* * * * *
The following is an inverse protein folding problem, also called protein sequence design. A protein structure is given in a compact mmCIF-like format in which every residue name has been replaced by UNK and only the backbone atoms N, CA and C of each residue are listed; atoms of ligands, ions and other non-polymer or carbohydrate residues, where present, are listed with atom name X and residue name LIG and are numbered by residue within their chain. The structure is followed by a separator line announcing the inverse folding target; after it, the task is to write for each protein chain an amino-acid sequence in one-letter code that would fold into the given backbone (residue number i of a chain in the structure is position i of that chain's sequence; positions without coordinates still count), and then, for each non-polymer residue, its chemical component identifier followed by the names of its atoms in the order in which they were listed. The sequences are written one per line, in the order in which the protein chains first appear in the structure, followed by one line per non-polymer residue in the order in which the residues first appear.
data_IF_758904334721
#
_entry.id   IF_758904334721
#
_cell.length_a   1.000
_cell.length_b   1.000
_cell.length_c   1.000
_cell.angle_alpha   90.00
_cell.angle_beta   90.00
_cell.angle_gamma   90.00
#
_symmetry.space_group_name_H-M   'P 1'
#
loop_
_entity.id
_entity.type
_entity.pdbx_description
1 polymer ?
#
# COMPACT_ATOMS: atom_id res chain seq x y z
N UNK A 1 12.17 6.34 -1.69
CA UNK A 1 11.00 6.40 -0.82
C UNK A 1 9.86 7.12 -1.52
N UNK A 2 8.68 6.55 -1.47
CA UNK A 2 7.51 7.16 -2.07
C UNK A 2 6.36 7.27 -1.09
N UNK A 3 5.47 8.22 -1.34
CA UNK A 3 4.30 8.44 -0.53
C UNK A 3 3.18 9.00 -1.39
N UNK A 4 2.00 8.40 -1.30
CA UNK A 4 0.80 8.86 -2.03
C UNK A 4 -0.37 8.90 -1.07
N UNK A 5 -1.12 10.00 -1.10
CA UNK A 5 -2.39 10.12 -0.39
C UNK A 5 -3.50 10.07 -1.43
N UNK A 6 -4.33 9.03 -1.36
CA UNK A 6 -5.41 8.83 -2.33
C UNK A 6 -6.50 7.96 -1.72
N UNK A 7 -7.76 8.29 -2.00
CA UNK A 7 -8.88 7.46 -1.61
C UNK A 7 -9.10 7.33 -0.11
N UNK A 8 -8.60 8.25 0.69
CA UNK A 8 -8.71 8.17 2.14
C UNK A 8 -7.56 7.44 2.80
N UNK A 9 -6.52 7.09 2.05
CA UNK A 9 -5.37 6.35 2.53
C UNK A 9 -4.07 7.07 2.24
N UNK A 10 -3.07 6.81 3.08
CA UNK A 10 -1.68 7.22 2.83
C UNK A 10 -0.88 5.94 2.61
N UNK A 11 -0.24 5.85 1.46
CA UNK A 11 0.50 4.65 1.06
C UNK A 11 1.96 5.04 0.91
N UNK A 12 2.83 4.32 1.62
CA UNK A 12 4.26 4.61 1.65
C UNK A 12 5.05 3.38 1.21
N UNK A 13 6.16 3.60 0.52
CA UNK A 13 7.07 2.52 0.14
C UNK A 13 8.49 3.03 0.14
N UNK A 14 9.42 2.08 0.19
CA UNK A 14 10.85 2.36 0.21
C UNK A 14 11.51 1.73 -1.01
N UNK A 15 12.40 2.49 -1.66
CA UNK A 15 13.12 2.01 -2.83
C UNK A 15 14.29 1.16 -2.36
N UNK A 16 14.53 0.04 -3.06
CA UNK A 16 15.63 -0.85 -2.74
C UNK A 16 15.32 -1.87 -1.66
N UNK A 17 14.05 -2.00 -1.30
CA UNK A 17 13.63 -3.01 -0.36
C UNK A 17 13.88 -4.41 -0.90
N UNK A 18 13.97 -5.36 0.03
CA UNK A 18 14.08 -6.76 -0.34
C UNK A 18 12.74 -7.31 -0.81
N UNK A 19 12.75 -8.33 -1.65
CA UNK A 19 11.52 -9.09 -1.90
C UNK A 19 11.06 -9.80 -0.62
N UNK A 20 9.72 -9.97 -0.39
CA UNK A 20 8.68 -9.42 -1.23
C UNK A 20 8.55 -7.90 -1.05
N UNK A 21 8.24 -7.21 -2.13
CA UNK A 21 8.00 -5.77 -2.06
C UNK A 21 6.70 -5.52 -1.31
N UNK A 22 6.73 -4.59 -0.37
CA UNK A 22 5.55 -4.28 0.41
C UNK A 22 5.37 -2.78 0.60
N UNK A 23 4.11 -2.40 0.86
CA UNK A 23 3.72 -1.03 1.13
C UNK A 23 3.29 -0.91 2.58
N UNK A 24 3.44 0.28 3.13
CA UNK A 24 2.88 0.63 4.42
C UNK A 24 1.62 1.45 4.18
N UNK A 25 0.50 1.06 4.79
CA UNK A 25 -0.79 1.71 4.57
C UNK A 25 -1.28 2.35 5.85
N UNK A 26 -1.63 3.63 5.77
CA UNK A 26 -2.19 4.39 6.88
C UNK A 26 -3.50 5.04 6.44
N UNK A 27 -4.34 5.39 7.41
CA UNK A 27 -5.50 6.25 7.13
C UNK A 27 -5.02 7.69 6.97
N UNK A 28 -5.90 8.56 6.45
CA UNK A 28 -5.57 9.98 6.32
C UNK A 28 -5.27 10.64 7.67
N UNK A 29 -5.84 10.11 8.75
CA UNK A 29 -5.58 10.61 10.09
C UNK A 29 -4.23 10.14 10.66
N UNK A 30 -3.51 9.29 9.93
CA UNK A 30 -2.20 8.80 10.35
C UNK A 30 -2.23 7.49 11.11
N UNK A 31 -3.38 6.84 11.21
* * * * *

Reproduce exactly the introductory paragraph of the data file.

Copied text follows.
The following is an inverse protein folding problem, also called protein sequence design. A protein structure is given in a compact mmCIF-like format in which every residue name has been replaced by UNK and only the backbone atoms N, CA and C of each residue are listed; atoms of ligands, ions and other non-polymer or carbohydrate residues, where present, are listed with atom name X and residue name LIG and are numbered by residue within their chain. The structure is followed by a separator line announcing the inverse folding target; after it, the task is to write for each protein chain an amino-acid sequence in one-letter code that would fold into the given backbone (residue number i of a chain in the structure is position i of that chain's sequence; positions without coordinates still count), and then, for each non-polymer residue, its chemical component identifier followed by the names of its atoms in the order in which they were listed. The sequences are written one per line, in the order in which the protein chains first appear in the structure, followed by one line per non-polymer residue in the order in which the residues first appear.